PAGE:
Donald Trump's feckless response tells other countries they can attack us without fear of repercussions.

A day after meeting with Russian President Vladimir Putin at the Asia-Pacific Economic Cooperation (APEC) summit, Donald Trump told reporters that he doesn’t want to enforce sanctions on Russia because he would rather deal with the Kremlin as a friend.

The sanctions package, which passed through Congress with approval from an overwhelming bipartisan majority, was a direct response to Russia’s unprecedented interference in the 2016 presidential election, as well as their human rights violations and military aggression in Ukraine.

Trump begrudgingly signed the sanctions into law on Aug. 2 and had until Oct. 1 to start implementing them. After blowing past that deadline with no explanation, a new deadline of January 2017 was set to implement the sanctions targeting Russia’s defense, intelligence, and energy sectors.

But on Sunday, Trump said Russia has already been “very, very heavily sanctioned” and suggested that we should try to make friends with the country that is actively trying to undermine our nation’s democratic process.

Being on better terms with Russia, Trump said, would be “an asset to the world.”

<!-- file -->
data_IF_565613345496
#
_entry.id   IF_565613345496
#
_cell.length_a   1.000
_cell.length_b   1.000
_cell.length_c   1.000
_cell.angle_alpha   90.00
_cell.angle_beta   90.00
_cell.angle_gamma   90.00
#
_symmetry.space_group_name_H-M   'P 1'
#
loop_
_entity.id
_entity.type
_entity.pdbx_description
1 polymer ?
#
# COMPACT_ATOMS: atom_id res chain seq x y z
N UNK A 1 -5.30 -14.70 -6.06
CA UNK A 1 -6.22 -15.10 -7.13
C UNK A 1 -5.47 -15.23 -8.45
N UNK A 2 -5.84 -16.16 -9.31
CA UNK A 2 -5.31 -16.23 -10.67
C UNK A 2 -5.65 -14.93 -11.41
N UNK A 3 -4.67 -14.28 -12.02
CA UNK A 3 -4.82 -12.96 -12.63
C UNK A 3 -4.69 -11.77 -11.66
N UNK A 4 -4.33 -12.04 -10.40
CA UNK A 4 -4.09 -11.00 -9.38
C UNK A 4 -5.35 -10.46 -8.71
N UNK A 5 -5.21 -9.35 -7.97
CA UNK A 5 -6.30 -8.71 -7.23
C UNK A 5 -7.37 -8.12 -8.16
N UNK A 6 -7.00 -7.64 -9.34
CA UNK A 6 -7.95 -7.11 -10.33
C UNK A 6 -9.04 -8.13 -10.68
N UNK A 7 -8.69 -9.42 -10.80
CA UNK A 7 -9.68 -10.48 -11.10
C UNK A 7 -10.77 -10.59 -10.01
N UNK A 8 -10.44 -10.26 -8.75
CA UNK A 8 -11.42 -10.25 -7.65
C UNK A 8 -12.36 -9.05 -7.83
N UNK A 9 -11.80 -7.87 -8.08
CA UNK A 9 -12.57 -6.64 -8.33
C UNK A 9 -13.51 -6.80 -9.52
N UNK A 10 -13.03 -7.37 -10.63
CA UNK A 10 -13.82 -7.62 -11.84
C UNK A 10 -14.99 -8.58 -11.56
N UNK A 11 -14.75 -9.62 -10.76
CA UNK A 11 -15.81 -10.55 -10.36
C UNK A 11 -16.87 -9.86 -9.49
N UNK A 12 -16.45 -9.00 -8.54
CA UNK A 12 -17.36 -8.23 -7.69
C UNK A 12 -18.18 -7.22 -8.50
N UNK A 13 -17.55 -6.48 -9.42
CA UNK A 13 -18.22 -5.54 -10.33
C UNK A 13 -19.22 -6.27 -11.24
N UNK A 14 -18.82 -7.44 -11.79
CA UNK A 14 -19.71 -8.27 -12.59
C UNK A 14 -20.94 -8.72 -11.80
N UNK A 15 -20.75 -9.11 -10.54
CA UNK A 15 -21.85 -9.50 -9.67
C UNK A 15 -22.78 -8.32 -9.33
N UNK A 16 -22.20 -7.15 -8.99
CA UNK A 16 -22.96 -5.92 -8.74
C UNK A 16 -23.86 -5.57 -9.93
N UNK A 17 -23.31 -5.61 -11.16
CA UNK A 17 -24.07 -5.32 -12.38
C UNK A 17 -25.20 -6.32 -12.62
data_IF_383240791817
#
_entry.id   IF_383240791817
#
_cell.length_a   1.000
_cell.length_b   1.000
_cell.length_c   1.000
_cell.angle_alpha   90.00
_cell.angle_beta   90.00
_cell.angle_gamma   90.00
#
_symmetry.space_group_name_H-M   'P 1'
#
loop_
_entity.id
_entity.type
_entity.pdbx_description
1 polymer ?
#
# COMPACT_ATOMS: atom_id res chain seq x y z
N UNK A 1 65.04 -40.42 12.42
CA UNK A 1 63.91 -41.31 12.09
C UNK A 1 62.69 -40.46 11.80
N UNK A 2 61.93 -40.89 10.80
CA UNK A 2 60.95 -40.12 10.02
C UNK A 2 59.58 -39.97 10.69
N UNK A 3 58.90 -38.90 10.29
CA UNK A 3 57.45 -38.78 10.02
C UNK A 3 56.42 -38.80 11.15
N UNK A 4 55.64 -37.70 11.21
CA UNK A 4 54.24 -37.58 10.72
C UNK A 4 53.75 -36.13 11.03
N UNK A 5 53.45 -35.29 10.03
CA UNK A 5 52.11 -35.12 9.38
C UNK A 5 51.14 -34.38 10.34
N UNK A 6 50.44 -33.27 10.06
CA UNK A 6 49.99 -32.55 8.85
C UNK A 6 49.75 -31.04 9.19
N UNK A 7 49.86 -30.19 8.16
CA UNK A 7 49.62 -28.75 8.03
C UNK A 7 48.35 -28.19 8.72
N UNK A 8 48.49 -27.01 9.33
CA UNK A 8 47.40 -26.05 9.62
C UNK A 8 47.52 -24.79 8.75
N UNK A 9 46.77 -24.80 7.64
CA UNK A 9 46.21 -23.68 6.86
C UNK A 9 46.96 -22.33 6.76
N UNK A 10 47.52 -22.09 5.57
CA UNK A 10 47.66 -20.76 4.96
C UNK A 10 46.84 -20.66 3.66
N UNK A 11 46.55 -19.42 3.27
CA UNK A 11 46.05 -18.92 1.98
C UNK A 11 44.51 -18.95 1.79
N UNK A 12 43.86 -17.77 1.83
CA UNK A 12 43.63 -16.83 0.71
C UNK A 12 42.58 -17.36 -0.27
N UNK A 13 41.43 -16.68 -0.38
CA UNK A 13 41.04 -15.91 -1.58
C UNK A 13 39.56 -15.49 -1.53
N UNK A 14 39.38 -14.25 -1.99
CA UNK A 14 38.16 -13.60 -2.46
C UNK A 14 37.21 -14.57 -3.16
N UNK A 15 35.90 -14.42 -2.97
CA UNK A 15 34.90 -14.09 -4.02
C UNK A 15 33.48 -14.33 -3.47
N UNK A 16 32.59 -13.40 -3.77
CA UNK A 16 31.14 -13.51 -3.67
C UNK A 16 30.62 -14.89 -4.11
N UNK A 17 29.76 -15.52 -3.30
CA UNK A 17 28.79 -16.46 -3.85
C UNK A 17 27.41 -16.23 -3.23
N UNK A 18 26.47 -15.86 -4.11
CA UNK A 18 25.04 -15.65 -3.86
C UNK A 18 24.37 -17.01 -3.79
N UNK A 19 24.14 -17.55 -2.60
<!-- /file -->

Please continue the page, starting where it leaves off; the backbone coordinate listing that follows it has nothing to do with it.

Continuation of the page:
He went on to parrot more Kremlin-approved talking points, insisting that we can only fight terrorism and solve other global issues if we let Russia do whatever they want, without consequences.

“We have to get to work to solve Syria, to solve North Korea, to solve Ukraine, to solve terrorism,” Trump said. “People don’t realize Russia has been very, very heavily sanctioned. They were sanctioned at a very high level, and that took place very recently. It’s now time to get back to healing a world that is shattered and broken.”

“I feel that having Russia in a friendly posture, as opposed to always fighting with them, is an asset to the world and an asset to our country, not a liability,” he said.

Trump also took a swing at Hillary Clinton, saying the former Secretary of State wanted to “get back together with Russia.”

Clinton is actually known for taking a hardline stance against Russian aggression. In fact, her views on Russia — and her willingness to publicly condemn Putin’s corrupt government — are thought to have played a role in Putin’s decision to undermine her presidential campaign.

Trump then tried to compare his own fecklessness towards Russia to President Obama’s foreign policy. What he failed to say was President Obama actually worked tirelessly behind the scenes to retaliate against Putin for interfering in our democratic process.

Trump’s latest attempt to back away from enforcing the sanctions he was compelled to sign not only makes America look weak on the global stage — it also tells other countries that they can attack us without fear of repercussions.

So much for “America first.”


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